Farm animal genetic resources are threatened worldwide. Participation in markets, while representing a crucial way out of poverty for many smallholders, affects genetic management choices with associated sustainability concerns. This paper proposes a contextualized study of the interactions between markets and animal genetic resources management, in the case of sheep markets in Ouagadougou, Burkina Faso. It focusses on the organization of marketing chains and the valuation of genetic characteristics by value chain actors. Marketing chain characterization was tackled through semi-structured interviews with 25 exporters and 15 butchers, both specialized in sheep. Moreover, revealed preference methods were applied to analyse the impact of animals’ attributes on market pricing. Data were collected from 338 transactions during three different periods: Eid al-Adha, Christmas and New Year period, and a neutral period. The neutral period is understood as a period not close to any event likely to influence the demand for sheep. The results show that physical characteristics such as live weight, height at withers and coat colour have a strong influence on the animals’ prices. Live weight has also had an increasing marginal impact on price. The different markets (local butcher, feasts, export market, sacrifices) represent distinct demands for genetic characteristics, entailing interesting consequences for animal genetic resource management. Any breeding programme should therefore take this diversity into account to allow this sector to contribute better to a sustainable development of the country.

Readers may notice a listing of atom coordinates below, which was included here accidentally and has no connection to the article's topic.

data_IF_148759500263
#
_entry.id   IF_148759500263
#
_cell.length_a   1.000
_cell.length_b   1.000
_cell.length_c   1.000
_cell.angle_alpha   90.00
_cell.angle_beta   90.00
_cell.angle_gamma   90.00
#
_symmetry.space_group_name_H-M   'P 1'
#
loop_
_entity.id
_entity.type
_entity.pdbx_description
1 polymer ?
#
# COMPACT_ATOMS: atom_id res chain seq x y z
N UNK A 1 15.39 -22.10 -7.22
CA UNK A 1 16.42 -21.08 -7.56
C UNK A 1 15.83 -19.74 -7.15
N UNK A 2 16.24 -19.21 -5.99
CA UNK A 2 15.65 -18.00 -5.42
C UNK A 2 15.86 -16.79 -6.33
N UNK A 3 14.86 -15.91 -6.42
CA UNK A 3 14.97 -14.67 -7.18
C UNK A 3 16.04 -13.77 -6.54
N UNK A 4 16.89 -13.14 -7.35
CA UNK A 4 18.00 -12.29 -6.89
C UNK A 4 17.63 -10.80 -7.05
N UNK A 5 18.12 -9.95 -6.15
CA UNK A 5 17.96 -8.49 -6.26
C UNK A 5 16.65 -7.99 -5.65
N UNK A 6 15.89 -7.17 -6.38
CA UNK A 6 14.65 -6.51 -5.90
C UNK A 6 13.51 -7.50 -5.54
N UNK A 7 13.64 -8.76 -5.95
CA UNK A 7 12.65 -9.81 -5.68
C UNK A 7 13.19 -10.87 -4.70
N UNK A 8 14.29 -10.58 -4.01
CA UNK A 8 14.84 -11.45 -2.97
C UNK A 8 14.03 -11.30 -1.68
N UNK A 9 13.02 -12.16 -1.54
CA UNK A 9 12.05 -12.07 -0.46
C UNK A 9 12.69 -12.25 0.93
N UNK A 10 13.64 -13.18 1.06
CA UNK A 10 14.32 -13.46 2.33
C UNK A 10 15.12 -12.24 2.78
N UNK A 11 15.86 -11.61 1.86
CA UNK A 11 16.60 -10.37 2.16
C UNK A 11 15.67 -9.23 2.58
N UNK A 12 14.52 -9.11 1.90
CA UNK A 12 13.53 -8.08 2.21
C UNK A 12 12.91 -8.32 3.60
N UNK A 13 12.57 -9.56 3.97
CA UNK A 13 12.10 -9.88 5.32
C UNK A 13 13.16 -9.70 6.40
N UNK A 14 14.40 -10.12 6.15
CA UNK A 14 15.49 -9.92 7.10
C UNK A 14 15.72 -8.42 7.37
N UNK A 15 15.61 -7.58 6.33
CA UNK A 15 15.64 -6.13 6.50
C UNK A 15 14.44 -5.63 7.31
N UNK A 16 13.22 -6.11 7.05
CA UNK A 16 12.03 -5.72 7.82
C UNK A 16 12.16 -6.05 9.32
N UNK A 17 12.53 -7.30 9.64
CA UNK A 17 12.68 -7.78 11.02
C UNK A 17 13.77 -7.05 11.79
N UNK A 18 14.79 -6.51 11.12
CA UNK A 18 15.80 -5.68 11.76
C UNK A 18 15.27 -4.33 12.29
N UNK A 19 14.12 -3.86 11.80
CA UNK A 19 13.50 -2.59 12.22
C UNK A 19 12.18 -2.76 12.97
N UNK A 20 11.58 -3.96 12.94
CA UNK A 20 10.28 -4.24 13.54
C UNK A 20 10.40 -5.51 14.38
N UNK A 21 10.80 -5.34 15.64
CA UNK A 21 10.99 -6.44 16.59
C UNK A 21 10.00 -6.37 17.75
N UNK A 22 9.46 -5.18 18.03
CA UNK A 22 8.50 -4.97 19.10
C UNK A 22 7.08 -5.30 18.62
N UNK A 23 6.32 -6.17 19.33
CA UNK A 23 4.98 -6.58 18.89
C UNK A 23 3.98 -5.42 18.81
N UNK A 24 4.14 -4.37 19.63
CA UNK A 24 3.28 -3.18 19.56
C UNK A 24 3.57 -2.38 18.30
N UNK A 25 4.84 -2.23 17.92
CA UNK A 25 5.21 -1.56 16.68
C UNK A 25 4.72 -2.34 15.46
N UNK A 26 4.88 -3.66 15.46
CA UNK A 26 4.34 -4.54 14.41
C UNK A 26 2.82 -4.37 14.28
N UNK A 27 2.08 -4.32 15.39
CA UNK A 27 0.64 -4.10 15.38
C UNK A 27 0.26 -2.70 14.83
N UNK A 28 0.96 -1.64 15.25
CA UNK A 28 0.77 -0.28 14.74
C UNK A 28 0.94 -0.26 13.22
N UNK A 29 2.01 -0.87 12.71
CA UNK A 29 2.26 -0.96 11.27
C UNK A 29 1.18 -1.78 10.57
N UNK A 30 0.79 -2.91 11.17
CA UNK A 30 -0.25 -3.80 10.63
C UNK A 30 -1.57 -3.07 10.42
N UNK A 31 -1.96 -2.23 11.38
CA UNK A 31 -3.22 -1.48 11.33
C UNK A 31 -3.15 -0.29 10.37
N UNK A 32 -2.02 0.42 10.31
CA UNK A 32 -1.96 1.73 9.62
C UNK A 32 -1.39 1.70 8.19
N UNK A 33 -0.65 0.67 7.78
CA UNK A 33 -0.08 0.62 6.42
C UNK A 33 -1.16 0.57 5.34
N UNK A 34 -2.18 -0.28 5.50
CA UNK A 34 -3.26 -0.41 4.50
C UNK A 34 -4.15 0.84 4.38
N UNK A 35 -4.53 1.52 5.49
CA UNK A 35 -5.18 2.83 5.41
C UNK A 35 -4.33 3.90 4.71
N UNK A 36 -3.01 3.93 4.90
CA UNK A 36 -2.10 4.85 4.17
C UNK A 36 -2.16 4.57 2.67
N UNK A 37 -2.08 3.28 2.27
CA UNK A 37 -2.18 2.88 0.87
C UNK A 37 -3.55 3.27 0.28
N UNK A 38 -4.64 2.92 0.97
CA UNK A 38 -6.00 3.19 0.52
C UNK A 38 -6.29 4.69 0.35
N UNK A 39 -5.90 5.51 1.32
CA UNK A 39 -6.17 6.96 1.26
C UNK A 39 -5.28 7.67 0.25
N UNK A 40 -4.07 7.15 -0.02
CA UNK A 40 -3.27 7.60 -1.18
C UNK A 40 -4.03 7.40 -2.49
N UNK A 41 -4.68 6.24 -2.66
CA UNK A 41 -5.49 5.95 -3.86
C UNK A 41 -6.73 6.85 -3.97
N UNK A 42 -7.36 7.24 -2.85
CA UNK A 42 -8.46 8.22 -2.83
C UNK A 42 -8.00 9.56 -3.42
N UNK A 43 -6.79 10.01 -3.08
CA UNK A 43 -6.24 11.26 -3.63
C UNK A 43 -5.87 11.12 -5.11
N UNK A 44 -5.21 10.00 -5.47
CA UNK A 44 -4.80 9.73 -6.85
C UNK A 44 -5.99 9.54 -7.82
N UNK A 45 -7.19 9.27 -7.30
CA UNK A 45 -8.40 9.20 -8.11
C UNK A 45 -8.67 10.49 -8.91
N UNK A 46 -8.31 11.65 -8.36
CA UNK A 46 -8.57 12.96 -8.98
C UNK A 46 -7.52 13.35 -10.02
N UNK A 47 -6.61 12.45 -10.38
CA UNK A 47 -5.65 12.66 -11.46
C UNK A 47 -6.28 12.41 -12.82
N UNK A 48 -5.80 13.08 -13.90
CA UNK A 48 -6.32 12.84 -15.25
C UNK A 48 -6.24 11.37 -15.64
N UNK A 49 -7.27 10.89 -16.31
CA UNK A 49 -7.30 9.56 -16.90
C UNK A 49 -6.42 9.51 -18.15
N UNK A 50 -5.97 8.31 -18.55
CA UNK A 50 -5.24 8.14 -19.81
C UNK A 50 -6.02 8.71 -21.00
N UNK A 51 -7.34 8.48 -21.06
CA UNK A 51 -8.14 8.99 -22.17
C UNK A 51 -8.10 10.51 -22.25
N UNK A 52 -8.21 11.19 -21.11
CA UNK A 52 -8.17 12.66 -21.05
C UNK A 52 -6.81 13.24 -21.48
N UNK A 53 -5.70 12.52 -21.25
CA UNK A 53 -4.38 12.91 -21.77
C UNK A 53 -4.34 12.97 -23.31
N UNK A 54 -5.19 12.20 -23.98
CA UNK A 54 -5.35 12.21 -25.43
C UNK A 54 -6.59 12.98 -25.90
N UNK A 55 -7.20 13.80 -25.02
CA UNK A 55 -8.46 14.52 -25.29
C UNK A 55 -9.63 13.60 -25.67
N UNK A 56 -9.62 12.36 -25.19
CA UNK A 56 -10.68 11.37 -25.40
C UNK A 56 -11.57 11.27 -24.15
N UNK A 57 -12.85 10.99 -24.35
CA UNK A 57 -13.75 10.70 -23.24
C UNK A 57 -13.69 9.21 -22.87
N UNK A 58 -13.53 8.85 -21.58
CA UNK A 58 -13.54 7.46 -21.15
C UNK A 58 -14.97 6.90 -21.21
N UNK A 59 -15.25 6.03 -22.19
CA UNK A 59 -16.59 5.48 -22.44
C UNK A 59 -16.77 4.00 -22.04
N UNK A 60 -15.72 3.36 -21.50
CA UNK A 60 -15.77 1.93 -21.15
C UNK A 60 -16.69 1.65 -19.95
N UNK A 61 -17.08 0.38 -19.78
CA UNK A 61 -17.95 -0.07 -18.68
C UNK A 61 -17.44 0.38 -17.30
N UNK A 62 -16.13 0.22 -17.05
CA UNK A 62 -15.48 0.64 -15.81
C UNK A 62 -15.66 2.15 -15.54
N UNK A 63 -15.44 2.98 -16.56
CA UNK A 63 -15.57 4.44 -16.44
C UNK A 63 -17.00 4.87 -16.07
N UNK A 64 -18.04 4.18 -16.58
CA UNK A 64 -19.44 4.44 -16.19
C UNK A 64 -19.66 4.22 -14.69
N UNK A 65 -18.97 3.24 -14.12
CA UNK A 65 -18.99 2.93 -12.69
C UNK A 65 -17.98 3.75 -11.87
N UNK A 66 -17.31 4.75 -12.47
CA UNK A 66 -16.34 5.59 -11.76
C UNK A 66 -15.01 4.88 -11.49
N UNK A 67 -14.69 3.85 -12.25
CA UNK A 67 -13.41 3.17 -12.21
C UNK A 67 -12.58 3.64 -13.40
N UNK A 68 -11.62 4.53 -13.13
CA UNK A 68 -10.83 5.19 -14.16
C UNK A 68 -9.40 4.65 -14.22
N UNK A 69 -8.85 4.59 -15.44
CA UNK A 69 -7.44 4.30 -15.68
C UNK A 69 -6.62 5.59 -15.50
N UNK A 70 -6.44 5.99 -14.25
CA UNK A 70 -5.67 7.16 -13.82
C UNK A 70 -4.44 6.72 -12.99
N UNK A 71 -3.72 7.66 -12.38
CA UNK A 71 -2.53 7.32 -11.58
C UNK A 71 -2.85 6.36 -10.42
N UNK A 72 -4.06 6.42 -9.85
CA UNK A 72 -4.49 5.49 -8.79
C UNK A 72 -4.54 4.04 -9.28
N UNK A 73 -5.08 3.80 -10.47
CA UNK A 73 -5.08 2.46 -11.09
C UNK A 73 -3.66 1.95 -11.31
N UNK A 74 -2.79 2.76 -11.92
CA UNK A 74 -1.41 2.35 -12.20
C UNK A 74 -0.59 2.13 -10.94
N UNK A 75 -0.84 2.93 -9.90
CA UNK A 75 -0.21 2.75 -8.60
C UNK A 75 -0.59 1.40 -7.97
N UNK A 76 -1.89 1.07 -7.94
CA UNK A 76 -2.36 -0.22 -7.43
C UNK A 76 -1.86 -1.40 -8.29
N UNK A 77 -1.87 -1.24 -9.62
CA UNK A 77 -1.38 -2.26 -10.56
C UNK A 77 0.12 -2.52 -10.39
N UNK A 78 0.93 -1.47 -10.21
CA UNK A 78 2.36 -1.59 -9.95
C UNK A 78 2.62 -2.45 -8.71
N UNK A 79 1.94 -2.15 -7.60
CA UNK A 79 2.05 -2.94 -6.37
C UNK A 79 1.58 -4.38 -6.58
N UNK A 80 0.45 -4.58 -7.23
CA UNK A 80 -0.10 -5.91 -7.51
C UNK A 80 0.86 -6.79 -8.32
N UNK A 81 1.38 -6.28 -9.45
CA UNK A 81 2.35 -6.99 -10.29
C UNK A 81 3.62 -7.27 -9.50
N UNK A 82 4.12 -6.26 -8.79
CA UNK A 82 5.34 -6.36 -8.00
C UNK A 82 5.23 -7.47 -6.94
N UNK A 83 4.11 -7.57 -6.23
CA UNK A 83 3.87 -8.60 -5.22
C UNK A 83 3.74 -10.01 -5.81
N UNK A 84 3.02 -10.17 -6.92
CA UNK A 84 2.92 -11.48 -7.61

Recently with limited information from intensified grain-based farming systems in developed countries, livestock production is challenged as being huge consumer of freshwater. The smallholder mixed crop-livestock (MCL) system which is predominant in developing countries like Ethiopia, is maintained with considerable contributions of crop residues (CR) to livestock feeding. Inclusion of CR is expected to reduce the water requirement for feed production resulting improvement in livestock water productivity (LWP). This study was conducted to determine feed water productivity (FWP) and LWP in the MCL system. A multistage sampling procedure was followed to select farmers from different wealth status. Wealth status dictated by ownership of key farm resources such as size of cropland and livestock influenced the magnitude of livestock outputs, FWP and LWP. Significant difference in feed collected, freshwater evapotranspired, livestock outputs and water productivity (WP) were observed between wealth groups, where wealthier are relatively more advantaged. Water productivity of CR and grazing land (GL) analyzed separately showed contrasting differences where better-off gained more on CR, whereas vice versa on GL. These counterbalancing of variations may justify the non-significant difference in total FWP between wealth groups. Despite observed differences, low WP on GL indicates the need of interventions at all levels. The variation in WP of CR is attributed to availability of production factors which restrained the capacity of poor farmers most. A linear relationship between the proportion of CR in livestock feed and FWP was evident, but the relationship with LWP was not likely linear. As CR are inherently low in digestibility and nutritive values which have an effect on feed conversion into valuable livestock products and services, increasing share of CR beyond an optimum level is not a viable option to bring improvements in livestock productivity as expressed in terms of LWP. Ensuring land security, installing proper grazing management, improved forage seed supply and application of soil and water conservation are expected to enhance WP on GL. Given the relationship of production factors with crop biomass and associated WP, interventions targeted to improve provision of inputs, credit, extension and training support due emphasis to the poor would increase CR yield and reduce part of water use for feed production. Optimizing feed value of CR with treatment and supplementation, following water efficient forage production methods and maintenance of healthy productive animals are expected to amplify the benefits from livestock and eventually improve LWP.